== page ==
true friendship between them dated. Neither felt mortified to see that
an illusion had passed away,—they were no longer the same in each
other’s eyes. Both might be improved, and were so; but the Valerie and
the Ernest of Naples were as things dead and gone! Perhaps Valerie’s
heart was even more reconciled to the cure of its soft and luxurious
malady by the renewal of their acquaintance. The mature and experienced
reasoner, in whom enthusiasm had undergone its usual change, with the
calm brow and commanding aspect of sober manhood, was a being so
different from the romantic boy, new to the actual world of civilized
toils and pleasures, fresh from the adventures of Eastern wanderings, and
full of golden dreams of poetry before it settles into authorship or
action! She missed the brilliant errors, the daring aspirations,—even
the animated gestures and eager eloquence,—that had interested and
enamoured her in the loiterer by the shores of Baiae, or amidst the
tomb-like chambers of Pompeii. For the Maltravers now before her—wiser,
better, nobler, even handsomer than of yore (for he was one whom manhood
became better than youth)—the Frenchwoman could at any period have felt
friendship without danger. It seemed to her, not as it really was, the
natural development, but the very contrast, of the ardent, variable,
imaginative boy, by whose side she had gazed at night on the moonlit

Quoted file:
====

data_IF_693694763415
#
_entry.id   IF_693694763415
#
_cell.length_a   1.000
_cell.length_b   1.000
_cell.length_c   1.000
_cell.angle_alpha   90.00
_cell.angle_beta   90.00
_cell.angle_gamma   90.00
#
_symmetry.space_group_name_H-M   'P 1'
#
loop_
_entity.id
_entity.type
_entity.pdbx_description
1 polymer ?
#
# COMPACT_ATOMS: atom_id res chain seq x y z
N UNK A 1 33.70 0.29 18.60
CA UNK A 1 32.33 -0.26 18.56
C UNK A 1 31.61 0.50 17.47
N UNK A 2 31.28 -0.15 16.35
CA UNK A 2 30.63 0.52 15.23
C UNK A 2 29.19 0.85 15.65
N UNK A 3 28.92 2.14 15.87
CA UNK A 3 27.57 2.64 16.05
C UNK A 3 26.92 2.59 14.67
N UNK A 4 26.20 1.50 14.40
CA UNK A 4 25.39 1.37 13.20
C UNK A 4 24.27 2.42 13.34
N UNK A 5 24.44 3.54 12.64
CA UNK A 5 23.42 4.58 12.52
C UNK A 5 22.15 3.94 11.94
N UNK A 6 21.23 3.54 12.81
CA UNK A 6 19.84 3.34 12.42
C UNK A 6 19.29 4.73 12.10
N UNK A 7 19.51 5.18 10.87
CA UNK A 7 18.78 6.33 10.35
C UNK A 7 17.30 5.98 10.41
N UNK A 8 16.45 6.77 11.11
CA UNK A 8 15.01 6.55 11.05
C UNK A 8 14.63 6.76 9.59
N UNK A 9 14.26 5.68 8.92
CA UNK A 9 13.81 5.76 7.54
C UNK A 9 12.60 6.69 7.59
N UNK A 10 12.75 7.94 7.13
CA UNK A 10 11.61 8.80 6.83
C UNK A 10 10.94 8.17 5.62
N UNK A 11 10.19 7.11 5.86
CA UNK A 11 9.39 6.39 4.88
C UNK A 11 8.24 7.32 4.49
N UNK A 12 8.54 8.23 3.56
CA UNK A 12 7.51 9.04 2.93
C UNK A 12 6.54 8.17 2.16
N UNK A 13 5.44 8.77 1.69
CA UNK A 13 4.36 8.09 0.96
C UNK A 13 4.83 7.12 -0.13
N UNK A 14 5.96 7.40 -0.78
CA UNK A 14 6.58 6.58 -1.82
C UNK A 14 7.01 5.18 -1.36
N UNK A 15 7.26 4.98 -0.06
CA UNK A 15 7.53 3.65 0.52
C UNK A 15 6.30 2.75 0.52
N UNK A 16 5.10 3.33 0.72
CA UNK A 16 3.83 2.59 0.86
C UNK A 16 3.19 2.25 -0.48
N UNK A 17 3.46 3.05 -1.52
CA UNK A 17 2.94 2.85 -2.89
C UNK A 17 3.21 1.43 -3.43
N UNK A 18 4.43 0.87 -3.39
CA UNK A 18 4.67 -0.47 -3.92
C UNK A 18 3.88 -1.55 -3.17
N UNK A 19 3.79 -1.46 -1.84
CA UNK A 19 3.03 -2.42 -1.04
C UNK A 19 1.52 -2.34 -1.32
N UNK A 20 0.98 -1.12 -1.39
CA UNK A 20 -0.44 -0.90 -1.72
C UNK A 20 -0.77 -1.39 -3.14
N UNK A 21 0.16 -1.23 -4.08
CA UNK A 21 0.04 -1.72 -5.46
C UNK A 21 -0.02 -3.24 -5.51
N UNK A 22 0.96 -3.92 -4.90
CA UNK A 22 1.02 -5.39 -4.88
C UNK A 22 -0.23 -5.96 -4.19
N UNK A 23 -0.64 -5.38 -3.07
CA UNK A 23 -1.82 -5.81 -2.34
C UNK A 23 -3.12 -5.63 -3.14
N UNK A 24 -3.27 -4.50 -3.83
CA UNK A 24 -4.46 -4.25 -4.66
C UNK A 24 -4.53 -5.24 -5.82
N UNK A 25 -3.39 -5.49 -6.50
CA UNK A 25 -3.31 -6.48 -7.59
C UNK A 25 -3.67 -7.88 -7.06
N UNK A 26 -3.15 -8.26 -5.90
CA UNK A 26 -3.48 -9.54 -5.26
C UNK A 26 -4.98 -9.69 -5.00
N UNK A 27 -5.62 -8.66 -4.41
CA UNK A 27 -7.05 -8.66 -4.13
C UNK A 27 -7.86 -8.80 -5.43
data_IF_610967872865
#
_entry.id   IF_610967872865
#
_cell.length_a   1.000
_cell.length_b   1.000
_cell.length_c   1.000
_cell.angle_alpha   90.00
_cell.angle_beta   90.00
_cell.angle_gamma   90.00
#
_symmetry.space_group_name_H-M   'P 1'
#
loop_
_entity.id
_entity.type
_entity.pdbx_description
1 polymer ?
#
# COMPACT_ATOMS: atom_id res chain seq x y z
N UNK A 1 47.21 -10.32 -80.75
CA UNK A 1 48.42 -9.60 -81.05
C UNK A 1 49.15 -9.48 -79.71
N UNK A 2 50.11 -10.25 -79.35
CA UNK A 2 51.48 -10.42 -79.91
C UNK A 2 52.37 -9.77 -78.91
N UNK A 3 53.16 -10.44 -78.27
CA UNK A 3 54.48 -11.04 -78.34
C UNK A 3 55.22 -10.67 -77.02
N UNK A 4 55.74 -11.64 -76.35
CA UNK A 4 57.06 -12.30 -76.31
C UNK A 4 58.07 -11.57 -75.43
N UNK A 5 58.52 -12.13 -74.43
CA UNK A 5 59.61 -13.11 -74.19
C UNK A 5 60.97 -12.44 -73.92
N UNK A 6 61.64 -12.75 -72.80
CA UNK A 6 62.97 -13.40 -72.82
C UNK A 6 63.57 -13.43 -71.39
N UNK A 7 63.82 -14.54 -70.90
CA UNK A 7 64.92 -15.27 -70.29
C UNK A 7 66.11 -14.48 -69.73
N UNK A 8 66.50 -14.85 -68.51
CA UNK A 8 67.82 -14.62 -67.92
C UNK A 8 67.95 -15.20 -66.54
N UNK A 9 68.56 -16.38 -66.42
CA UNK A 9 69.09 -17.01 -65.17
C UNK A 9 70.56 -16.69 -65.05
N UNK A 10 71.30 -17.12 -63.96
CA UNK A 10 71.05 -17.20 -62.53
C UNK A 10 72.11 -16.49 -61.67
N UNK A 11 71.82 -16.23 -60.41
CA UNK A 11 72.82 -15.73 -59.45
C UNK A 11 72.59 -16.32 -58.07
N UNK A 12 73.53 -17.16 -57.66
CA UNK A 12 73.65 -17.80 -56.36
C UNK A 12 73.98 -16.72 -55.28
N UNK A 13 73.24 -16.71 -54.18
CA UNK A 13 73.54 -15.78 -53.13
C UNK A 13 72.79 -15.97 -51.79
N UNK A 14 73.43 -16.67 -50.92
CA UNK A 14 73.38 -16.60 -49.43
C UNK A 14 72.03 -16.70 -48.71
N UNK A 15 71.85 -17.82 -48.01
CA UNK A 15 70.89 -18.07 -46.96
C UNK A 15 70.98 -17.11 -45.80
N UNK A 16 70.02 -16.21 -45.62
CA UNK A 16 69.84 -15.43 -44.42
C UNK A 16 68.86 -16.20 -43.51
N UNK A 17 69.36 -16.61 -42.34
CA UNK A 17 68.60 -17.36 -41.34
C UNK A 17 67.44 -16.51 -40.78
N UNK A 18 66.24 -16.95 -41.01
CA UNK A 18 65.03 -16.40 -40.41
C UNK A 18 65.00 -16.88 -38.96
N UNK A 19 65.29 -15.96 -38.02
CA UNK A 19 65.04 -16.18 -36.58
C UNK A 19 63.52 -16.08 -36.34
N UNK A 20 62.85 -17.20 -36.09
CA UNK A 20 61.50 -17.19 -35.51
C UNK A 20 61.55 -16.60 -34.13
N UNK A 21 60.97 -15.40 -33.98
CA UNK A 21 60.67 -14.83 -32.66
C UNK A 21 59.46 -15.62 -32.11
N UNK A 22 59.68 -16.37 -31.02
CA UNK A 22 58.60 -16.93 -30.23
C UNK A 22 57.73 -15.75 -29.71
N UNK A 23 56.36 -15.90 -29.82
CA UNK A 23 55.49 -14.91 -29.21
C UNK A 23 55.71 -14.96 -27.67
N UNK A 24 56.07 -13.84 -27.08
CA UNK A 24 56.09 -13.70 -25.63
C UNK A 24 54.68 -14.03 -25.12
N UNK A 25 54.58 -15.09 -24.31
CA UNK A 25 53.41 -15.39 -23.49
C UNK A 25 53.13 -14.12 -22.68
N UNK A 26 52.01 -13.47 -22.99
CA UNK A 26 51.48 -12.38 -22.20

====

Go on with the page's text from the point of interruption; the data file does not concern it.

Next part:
waters and rosy skies of the soft Parthenope! How does time, after long
absence, bring to us such contrasts between the one we remember and the
one we see! And what a melancholy mockery does it seem of our own vain
hearts, dreaming of impressions never to be changed, and affections that
never can grow cool!

And now, as they conversed with all the ease of cordial and guileless
friendship, how did Valerie rejoice in secret that upon that friendship
there rested no blot of shame! and that she had not forfeited those
consolations for a home without love, which had at last settled into
cheerful nor unhallowed resignation,—consolations only to be found in
the conscience and the pride!

M. de Ventadour had not altered, except that his nose was longer, and
that he now wore a peruque in full curl instead of his own straight hair.
But somehow or other—perhaps by the mere charm of custom—he had grown
more pleasing in Valerie’s eyes; habit had reconciled her to his foibles,
deficiencies, and faults; and, by comparison with others, she could
better appreciate his good qualities, such as they were,—generosity,
good-temper, good-nature, and unbounded indulgence to herself. Husband
and wife have so many interests in common, that when they have jogged on
through the ups and downs of life a sufficient time, the leash which at
first galled often grows easy and familiar; and unless the temper, or
rather the disposition and the heart, of either be insufferable, what was
once a grievous yoke becomes but a companionable tie. And for the rest,
Valerie, now that sentiment and fancy were sobered down, could take
pleasure in a thousand things which her pining affections once, as it